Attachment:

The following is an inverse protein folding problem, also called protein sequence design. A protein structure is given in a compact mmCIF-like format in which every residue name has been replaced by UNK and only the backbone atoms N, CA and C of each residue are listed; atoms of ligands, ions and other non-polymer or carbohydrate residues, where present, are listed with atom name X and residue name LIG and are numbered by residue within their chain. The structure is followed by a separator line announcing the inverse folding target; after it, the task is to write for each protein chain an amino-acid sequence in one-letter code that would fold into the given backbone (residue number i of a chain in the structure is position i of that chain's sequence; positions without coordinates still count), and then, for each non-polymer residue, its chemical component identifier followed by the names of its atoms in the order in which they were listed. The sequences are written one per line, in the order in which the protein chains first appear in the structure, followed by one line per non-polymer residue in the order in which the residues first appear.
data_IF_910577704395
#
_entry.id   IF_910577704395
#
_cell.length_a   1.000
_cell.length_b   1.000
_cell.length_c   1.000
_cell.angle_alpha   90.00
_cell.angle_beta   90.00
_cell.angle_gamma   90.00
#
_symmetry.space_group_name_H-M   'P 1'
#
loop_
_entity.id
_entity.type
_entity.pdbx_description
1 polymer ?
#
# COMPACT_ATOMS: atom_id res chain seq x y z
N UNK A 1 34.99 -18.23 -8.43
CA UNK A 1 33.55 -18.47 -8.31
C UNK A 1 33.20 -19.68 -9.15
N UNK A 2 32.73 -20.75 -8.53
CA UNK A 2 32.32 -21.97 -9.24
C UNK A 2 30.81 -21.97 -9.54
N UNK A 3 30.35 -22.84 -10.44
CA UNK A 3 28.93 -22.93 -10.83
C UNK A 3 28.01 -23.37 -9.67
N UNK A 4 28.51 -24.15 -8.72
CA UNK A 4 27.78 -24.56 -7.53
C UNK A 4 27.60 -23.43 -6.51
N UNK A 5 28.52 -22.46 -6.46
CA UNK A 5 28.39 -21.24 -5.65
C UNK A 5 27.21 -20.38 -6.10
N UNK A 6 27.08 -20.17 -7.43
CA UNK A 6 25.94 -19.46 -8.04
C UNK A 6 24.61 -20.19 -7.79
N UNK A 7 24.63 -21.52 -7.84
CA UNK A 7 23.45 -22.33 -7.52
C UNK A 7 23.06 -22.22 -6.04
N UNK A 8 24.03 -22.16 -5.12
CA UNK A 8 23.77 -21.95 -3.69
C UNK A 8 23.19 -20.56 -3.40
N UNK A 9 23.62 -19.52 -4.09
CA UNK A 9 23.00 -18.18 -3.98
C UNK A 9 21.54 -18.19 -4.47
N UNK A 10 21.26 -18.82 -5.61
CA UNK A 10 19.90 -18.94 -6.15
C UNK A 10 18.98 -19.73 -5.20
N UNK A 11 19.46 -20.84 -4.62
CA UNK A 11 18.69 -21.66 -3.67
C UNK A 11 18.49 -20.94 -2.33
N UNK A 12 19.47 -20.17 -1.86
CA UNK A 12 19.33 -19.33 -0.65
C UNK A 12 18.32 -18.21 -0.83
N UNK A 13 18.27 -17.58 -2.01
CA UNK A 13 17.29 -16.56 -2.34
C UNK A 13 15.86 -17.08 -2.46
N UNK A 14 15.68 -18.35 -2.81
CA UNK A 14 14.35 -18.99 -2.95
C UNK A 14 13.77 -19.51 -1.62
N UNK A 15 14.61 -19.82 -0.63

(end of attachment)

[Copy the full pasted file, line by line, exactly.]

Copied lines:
The following is an inverse protein folding problem, also called protein sequence design. A protein structure is given in a compact mmCIF-like format in which every residue name has been replaced by UNK and only the backbone atoms N, CA and C of each residue are listed; atoms of ligands, ions and other non-polymer or carbohydrate residues, where present, are listed with atom name X and residue name LIG and are numbered by residue within their chain. The structure is followed by a separator line announcing the inverse folding target; after it, the task is to write for each protein chain an amino-acid sequence in one-letter code that would fold into the given backbone (residue number i of a chain in the structure is position i of that chain's sequence; positions without coordinates still count), and then, for each non-polymer residue, its chemical component identifier followed by the names of its atoms in the order in which they were listed. The sequences are written one per line, in the order in which the protein chains first appear in the structure, followed by one line per non-polymer residue in the order in which the residues first appear.
data_IF_910577704395
#
_entry.id   IF_910577704395
#
_cell.length_a   1.000
_cell.length_b   1.000
_cell.length_c   1.000
_cell.angle_alpha   90.00
_cell.angle_beta   90.00
_cell.angle_gamma   90.00
#
_symmetry.space_group_name_H-M   'P 1'
#
loop_
_entity.id
_entity.type
_entity.pdbx_description
1 polymer ?
#
# COMPACT_ATOMS: atom_id res chain seq x y z
N UNK A 1 34.99 -18.23 -8.43
CA UNK A 1 33.55 -18.47 -8.31
C UNK A 1 33.20 -19.68 -9.15
N UNK A 2 32.73 -20.75 -8.53
CA UNK A 2 32.32 -21.97 -9.24
C UNK A 2 30.81 -21.97 -9.54
N UNK A 3 30.35 -22.84 -10.44
CA UNK A 3 28.93 -22.93 -10.83
C UNK A 3 28.01 -23.37 -9.67
N UNK A 4 28.51 -24.15 -8.72
CA UNK A 4 27.78 -24.56 -7.53
C UNK A 4 27.60 -23.43 -6.51
N UNK A 5 28.52 -22.46 -6.46
CA UNK A 5 28.39 -21.24 -5.65
C UNK A 5 27.21 -20.38 -6.10
N UNK A 6 27.08 -20.17 -7.43
CA UNK A 6 25.94 -19.46 -8.04
C UNK A 6 24.61 -20.19 -7.79
N UNK A 7 24.63 -21.52 -7.84
CA UNK A 7 23.45 -22.33 -7.52
C UNK A 7 23.06 -22.22 -6.04
N UNK A 8 24.03 -22.16 -5.12
CA UNK A 8 23.77 -21.95 -3.69
C UNK A 8 23.19 -20.56 -3.40
N UNK A 9 23.62 -19.52 -4.09
CA UNK A 9 23.00 -18.18 -3.98
C UNK A 9 21.54 -18.19 -4.47
N UNK A 10 21.26 -18.82 -5.61
CA UNK A 10 19.90 -18.94 -6.15
C UNK A 10 18.98 -19.73 -5.20
N UNK A 11 19.46 -20.84 -4.62
CA UNK A 11 18.69 -21.66 -3.67
C UNK A 11 18.49 -20.94 -2.33
N UNK A 12 19.47 -20.17 -1.86
CA UNK A 12 19.33 -19.33 -0.65
C UNK A 12 18.32 -18.21 -0.83
N UNK A 13 18.27 -17.58 -2.01
CA UNK A 13 17.29 -16.56 -2.34
C UNK A 13 15.86 -17.08 -2.46
N UNK A 14 15.68 -18.35 -2.81
CA UNK A 14 14.35 -18.99 -2.95
C UNK A 14 13.77 -19.51 -1.62
N UNK A 15 14.61 -19.82 -0.63